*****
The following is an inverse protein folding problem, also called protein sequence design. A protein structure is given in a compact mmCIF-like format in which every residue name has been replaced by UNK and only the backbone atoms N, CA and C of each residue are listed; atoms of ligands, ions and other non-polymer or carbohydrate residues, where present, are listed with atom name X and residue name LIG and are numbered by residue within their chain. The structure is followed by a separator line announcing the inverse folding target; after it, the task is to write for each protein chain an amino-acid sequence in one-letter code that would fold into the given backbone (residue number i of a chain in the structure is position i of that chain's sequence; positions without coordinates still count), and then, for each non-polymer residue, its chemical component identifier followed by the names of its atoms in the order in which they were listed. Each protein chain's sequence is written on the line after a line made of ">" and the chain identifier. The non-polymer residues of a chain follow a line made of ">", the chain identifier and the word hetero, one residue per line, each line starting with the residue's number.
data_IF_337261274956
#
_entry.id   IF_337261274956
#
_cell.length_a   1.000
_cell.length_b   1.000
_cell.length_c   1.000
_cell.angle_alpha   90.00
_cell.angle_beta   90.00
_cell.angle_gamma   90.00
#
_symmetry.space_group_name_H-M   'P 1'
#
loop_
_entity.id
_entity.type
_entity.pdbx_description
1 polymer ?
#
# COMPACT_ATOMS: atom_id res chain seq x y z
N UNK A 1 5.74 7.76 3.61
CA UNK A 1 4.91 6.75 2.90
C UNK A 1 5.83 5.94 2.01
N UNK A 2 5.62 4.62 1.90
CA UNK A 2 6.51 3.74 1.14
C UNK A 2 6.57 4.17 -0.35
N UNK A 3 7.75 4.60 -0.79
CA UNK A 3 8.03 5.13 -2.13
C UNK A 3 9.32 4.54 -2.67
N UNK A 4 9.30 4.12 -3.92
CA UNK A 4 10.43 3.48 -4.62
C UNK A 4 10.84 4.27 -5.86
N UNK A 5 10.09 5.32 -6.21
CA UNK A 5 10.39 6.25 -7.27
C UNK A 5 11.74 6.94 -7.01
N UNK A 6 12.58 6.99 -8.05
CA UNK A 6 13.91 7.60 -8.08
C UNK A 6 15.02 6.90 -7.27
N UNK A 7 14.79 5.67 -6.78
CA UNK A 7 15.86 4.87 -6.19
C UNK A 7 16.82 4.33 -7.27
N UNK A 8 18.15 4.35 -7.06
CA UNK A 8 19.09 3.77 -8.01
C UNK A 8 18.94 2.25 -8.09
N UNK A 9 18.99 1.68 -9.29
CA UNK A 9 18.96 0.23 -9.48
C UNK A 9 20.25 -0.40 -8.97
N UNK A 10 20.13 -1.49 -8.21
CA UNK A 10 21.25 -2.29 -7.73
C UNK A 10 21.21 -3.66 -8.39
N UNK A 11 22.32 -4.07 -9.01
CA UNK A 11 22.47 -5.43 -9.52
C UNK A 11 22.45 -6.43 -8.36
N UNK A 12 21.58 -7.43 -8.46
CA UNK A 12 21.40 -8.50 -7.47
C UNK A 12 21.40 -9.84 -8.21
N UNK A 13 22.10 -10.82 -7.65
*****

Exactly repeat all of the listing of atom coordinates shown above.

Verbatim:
The following is an inverse protein folding problem, also called protein sequence design. A protein structure is given in a compact mmCIF-like format in which every residue name has been replaced by UNK and only the backbone atoms N, CA and C of each residue are listed; atoms of ligands, ions and other non-polymer or carbohydrate residues, where present, are listed with atom name X and residue name LIG and are numbered by residue within their chain. The structure is followed by a separator line announcing the inverse folding target; after it, the task is to write for each protein chain an amino-acid sequence in one-letter code that would fold into the given backbone (residue number i of a chain in the structure is position i of that chain's sequence; positions without coordinates still count), and then, for each non-polymer residue, its chemical component identifier followed by the names of its atoms in the order in which they were listed. Each protein chain's sequence is written on the line after a line made of ">" and the chain identifier. The non-polymer residues of a chain follow a line made of ">", the chain identifier and the word hetero, one residue per line, each line starting with the residue's number.
data_IF_337261274956
#
_entry.id   IF_337261274956
#
_cell.length_a   1.000
_cell.length_b   1.000
_cell.length_c   1.000
_cell.angle_alpha   90.00
_cell.angle_beta   90.00
_cell.angle_gamma   90.00
#
_symmetry.space_group_name_H-M   'P 1'
#
loop_
_entity.id
_entity.type
_entity.pdbx_description
1 polymer ?
#
# COMPACT_ATOMS: atom_id res chain seq x y z
N UNK A 1 5.74 7.76 3.61
CA UNK A 1 4.91 6.75 2.90
C UNK A 1 5.83 5.94 2.01
N UNK A 2 5.62 4.62 1.90
CA UNK A 2 6.51 3.74 1.14
C UNK A 2 6.57 4.17 -0.35
N UNK A 3 7.75 4.60 -0.79
CA UNK A 3 8.03 5.13 -2.13
C UNK A 3 9.32 4.54 -2.67
N UNK A 4 9.30 4.12 -3.92
CA UNK A 4 10.43 3.48 -4.62
C UNK A 4 10.84 4.27 -5.86
N UNK A 5 10.09 5.32 -6.21
CA UNK A 5 10.39 6.25 -7.27
C UNK A 5 11.74 6.94 -7.01
N UNK A 6 12.58 6.99 -8.05
CA UNK A 6 13.91 7.60 -8.08
C UNK A 6 15.02 6.90 -7.27
N UNK A 7 14.79 5.67 -6.78
CA UNK A 7 15.86 4.87 -6.19
C UNK A 7 16.82 4.33 -7.27
N UNK A 8 18.15 4.35 -7.06
CA UNK A 8 19.09 3.77 -8.01
C UNK A 8 18.94 2.25 -8.09
N UNK A 9 18.99 1.68 -9.29
CA UNK A 9 18.96 0.23 -9.48
C UNK A 9 20.25 -0.40 -8.97
N UNK A 10 20.13 -1.49 -8.21
CA UNK A 10 21.25 -2.29 -7.73
C UNK A 10 21.21 -3.66 -8.39
N UNK A 11 22.32 -4.07 -9.01
CA UNK A 11 22.47 -5.43 -9.52
C UNK A 11 22.45 -6.43 -8.36
N UNK A 12 21.58 -7.43 -8.46
CA UNK A 12 21.40 -8.50 -7.47
C UNK A 12 21.40 -9.84 -8.21
N UNK A 13 22.10 -10.82 -7.65